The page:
The whole area of Castelnuovo was completely devastated by the First World War; still today there are many remains and traces of the conflict scattered throughout this portion of territory.

When the imminence of the conflict was sensed, the Austrian Imperial Army raised for the defence setting up a front line of small posts situated along the left mountain system of the Isonzo, while a more articulate line was set up on the top of the Karst ridge and therefore also very close to the Villa.

In June 1915, the Italian troops managed to breach the lines in proximity of Sagrado and advanced towards the rocky slopes and the plateau at the back.

The first offensive leap was followed by the I, II, III, IV, and V Battles of the Isonzo during which the attackers engaged in slaughterous and sanguinary heavy fighting, reaching the Karst plateau in various points. During this lapse of time Castelnuovo was directly involved in the fighting and several units, among which, the men of the Bologna, Siena, Sassari, Brescia brigades the Bersaglieri and the voluteers of 22nd October, were exhausted to gain these Hills.

The opposing front lines lay just a little beyond the villa. Sheltered away from Hill 143, Castelnuovo became a station where the troops were assembled, sorted, withdrawn and given shelter to; it also served as a field medical post. From this foothold on the Karst front, the Italian troops approaching from Sagrado could be directed towards the Bosco Cappuccio woods, the Trincea delle Frasche trench; and further south to the Trincea dei Morti trench; Filippo Corridoni together with his volunteers, recruited from Milan, based here for a while and the Sassari Brigade passed through on its way to taking the Trincea delle Frasche trench during the battles that raged through the Karst in the autumn of 1915 (III, IV and V Battle of the Isonzo).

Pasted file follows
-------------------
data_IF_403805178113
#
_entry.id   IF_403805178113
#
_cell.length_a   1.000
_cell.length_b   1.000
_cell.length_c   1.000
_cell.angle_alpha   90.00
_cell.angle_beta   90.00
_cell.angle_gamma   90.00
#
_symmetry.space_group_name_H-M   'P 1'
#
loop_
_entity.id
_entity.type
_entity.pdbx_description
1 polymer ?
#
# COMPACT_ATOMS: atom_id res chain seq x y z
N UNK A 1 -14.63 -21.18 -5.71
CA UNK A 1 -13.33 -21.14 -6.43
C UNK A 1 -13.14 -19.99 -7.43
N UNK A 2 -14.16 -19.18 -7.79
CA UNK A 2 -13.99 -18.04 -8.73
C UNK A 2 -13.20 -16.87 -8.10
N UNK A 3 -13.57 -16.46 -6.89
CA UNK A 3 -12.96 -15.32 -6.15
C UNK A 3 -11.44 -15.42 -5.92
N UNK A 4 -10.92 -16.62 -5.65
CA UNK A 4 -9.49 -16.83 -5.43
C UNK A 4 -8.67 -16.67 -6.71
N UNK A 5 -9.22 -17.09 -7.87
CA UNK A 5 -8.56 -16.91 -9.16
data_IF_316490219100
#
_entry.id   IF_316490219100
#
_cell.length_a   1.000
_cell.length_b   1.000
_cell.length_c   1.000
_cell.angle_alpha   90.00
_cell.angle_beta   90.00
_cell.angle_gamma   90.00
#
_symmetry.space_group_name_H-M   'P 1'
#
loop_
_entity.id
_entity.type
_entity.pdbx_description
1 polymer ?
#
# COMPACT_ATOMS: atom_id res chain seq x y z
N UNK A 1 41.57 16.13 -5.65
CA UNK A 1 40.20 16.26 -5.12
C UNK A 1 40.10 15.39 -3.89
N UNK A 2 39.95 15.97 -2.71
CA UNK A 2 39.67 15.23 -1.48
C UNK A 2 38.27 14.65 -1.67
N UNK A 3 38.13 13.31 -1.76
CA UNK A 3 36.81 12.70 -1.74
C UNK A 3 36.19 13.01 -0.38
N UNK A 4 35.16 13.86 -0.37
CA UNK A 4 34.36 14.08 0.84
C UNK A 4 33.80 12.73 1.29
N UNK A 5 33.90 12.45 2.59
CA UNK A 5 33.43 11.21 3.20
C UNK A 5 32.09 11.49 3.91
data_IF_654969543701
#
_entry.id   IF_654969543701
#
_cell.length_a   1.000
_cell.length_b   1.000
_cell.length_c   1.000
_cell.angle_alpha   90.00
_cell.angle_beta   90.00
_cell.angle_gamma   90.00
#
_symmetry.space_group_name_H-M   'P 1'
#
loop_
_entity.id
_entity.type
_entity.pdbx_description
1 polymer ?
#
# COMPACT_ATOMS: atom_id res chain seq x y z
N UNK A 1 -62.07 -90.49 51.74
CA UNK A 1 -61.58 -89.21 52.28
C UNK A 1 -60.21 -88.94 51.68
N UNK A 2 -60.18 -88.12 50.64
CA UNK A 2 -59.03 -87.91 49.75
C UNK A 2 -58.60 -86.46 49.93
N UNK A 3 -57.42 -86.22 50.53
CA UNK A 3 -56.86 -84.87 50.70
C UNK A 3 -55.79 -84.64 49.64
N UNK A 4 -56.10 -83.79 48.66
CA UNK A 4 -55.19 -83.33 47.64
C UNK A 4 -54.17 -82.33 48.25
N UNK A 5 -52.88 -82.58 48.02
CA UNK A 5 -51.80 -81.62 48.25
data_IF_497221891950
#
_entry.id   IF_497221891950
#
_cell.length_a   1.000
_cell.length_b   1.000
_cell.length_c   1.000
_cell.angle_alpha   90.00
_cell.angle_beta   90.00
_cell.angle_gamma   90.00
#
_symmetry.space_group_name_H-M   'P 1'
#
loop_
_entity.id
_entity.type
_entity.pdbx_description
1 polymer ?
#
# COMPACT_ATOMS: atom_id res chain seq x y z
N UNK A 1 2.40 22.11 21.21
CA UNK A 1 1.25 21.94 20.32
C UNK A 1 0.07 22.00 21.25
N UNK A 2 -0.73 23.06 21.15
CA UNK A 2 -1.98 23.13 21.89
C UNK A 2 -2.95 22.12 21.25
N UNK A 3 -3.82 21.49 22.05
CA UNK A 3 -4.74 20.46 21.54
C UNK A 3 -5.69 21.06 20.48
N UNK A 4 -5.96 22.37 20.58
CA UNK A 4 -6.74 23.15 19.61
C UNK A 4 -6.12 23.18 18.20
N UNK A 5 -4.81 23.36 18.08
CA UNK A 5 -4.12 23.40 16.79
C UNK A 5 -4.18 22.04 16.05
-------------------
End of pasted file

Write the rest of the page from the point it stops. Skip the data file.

By the end of November, the front lines remained unmoved from the position they had gained; there was a general reorganization and the military logistics improved progressively. A real war village was established in the proximity of the villa, sheltering to the 25th Division, and several artillery posts were set up in preparation for further offensives.

Between June and December of 1915, the Karst and Isonzo Italian front lines suffered 54,000 dead, 160,000 injured and 21,000 missing. The Austrian military sources record the loss of 151,000 soldiers during the same period.

The V Battle (spring of 1916) was mainly demonstrative and did not lead to any substantial changes.

Only in August of 1916, with the VI Battle of the Isonzo, also known as the Battle of Gorizia, the Austro-Hungarian defense was overcome by the Italian army, which seized Mount Sabotino and Mount San Michele, hence shifting the new fighting line beyond Doberdò, on the other side of the deep valley bottoming the Karst. The villa was still exploited as a logistic post and foothold behind the lines for the supplies to the front lines.

One year later, with the defeat of Caporetto, on 24th October 1917, the units of the III Italian Army Corps to avoid the Austro-German outflanking from the north, hurriedly abandoned the villa.


The hamlet, which still today is known as Carso di Castelnuovo, was the site of the following sanguinary battles:

23rd June - 7th July 1915: I Battle of the Isonzo

18th July - 3rd August 1915: II Battle of the Isonzo
a) First phase from 18th to 23rd July
b) Second phase from the 24th July to 3rd August

4th August - 18th October 1915: Reorganization of the troops in view of the autumn offensive

18th October - 4th November 1915: III Battle of the Isonzo
a) First phase from 18th to the 26th October: Filippo Corridoni dies
b) Second phase from 27th October to 4th November

10th November - 2nd December: IV Battle of the Isonzo
a) First phase from 10th to the 14th November
b) Second phase from 15th November to 2nd December: Giacomo Venezian dies

9th - 15th March 1916: V Battle of the Isonzo

La Grande Guerra

La Grande Guerra

La Grande Guerra

La Grande Guerra